RELATED: Trump studying options for new approach to Afghan war

“We will not waver, we will not tire, we will not falter and we will not fail,” Bush told the nation that night in a seven-minute speech from the White House.

Although U.S. forces and their Afghan allies quickly toppled the Taliban government in Kabul which had supported al-Qaeda, the Taliban was able to survive in western Afghanistan and launch an insurgency.

U.S. forces peaked at more than 100,000 in 2010 in Afghanistan before Obama began removing American troops to less than 10,000 by 2014.

How times have changed – Reagan vs Trump on major tax reform

Published: Monday, August 21, 2017 @ 5:08 AM

As Republicans talk about the need to act on major tax reform, the preparation for that mammoth undertaking pales in comparison to the last effort during the Reagan Administration, an exercise that took time to first develop legislative proposals, and then to wind their way through the House and Senate, as the bill experienced several near-death experiences before finally achieving victory in the fall of 1986.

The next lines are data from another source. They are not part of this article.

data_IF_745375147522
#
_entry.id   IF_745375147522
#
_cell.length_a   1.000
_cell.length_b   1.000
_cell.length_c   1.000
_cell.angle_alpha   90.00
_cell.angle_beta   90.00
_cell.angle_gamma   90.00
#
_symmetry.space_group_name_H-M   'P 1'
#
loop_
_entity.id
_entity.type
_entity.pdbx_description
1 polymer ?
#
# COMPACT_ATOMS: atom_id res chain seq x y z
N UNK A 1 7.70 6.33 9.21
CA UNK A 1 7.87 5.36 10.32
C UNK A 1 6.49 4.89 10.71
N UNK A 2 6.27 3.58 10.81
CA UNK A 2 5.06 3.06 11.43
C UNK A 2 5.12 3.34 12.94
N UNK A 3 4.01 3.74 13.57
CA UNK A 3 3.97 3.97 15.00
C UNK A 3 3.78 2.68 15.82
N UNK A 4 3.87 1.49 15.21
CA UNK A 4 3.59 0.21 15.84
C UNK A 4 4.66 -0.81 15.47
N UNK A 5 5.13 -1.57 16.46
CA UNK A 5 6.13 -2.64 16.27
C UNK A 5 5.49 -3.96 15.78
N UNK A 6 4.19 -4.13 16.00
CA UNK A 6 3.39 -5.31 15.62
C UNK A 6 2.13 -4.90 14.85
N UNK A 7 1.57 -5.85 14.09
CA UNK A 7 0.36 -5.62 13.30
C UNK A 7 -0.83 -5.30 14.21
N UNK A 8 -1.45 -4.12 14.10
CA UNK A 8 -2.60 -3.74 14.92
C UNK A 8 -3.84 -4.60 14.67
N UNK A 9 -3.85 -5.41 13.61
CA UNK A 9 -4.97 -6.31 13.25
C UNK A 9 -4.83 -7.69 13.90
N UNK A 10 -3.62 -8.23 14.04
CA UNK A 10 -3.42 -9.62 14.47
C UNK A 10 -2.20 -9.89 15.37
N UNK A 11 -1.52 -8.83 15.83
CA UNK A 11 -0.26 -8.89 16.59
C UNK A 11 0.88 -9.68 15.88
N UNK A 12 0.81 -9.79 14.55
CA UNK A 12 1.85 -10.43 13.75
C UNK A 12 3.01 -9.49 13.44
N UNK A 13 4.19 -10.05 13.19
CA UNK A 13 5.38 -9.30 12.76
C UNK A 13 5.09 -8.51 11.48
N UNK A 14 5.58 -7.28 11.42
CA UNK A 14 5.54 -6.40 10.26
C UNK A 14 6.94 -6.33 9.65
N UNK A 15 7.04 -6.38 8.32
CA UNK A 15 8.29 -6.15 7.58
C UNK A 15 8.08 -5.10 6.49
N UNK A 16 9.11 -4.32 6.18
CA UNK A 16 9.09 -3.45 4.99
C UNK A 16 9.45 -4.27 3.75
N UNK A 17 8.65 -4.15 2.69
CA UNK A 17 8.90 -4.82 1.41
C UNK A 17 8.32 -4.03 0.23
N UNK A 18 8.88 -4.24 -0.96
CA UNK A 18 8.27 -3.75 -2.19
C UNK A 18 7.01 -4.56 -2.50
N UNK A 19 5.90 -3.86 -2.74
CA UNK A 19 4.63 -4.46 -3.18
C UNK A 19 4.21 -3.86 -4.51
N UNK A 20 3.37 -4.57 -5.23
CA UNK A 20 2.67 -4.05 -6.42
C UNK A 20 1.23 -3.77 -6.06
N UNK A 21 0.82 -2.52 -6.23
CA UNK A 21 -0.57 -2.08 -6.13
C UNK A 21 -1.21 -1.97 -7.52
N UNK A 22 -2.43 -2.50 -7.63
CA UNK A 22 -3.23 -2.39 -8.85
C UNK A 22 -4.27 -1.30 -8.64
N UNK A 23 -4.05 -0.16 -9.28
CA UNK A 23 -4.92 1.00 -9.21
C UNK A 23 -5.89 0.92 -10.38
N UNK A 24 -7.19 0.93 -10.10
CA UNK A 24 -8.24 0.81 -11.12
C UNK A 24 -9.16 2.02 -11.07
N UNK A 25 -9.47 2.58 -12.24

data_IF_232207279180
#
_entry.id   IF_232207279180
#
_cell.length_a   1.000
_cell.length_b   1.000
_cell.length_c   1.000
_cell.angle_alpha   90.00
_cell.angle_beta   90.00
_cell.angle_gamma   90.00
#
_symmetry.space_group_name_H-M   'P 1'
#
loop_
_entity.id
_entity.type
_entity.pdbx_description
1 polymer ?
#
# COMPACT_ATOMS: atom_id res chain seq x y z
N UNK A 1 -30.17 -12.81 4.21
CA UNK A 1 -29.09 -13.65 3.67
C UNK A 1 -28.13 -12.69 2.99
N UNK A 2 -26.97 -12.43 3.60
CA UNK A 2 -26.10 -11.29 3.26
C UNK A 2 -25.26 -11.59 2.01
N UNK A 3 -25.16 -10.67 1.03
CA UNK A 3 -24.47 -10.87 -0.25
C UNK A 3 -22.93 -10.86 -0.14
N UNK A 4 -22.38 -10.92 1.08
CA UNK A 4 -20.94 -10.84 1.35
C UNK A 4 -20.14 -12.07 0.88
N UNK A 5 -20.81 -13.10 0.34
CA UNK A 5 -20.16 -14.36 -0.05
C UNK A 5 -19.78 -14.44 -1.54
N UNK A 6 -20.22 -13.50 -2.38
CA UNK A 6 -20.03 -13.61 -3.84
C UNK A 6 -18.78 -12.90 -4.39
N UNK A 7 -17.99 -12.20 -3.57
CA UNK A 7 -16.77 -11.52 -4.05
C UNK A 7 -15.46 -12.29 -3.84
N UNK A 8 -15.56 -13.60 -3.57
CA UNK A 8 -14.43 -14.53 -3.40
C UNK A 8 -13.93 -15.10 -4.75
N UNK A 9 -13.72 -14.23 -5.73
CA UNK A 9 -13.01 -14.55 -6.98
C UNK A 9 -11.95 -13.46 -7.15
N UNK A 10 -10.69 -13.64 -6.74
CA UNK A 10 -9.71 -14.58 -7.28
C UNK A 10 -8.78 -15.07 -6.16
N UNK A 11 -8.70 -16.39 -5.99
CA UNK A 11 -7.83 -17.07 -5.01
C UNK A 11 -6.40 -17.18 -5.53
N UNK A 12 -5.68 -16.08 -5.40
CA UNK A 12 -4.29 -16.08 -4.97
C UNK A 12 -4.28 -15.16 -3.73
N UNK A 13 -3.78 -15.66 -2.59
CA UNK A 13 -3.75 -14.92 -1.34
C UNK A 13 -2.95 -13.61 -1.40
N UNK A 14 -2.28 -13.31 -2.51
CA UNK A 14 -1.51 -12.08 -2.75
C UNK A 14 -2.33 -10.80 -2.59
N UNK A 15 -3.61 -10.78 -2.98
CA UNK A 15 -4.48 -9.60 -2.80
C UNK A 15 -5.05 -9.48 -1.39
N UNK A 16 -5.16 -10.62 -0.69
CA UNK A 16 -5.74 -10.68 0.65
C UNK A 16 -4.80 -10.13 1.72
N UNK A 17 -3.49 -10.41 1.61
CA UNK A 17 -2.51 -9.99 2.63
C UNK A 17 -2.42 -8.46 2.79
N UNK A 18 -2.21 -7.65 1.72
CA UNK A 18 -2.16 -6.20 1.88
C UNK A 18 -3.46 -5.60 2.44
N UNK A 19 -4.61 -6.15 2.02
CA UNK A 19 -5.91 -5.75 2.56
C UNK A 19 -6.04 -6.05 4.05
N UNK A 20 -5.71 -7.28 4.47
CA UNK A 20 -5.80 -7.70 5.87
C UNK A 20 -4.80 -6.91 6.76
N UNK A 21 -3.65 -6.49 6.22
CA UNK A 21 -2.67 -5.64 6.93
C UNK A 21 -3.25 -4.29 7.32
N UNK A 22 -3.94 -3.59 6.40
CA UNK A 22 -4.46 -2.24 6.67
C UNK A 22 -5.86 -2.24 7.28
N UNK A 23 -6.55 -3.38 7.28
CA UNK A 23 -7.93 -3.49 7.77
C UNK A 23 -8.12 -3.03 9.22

Here are some thoughts on the differences between 1986 and 2017.

1. Reagan vs Trump – 489 pages vs 1. The White House efforts on tax reform were much different when you look at President Ronald Reagan, who called for tax reform in his 1984 State of the Union Address. By November of 1984, the Treasury Department had finished a comprehensive study of different ideas on tax reform, and presented that to Mr. Reagan. In late May of 1985, the President spoke to the nation from the Oval Office, as he sent Congress a 489 page document, “The President’s Tax Proposals to the Congress for Fairness, Growth and Simplicity.” While President Trump mentioned tax reform in his first speech to a joint session of Congress back in February, the only thing produced so far by the Trump Administration is one page of bullet points on what he hopes to achieve with tax reform. Read through the Reagan document linked above – it is filled with excessive amounts of detail on what the President’s proposal would change, and the impact. None of that is available on even the limited goals of the Trump tax reform plan.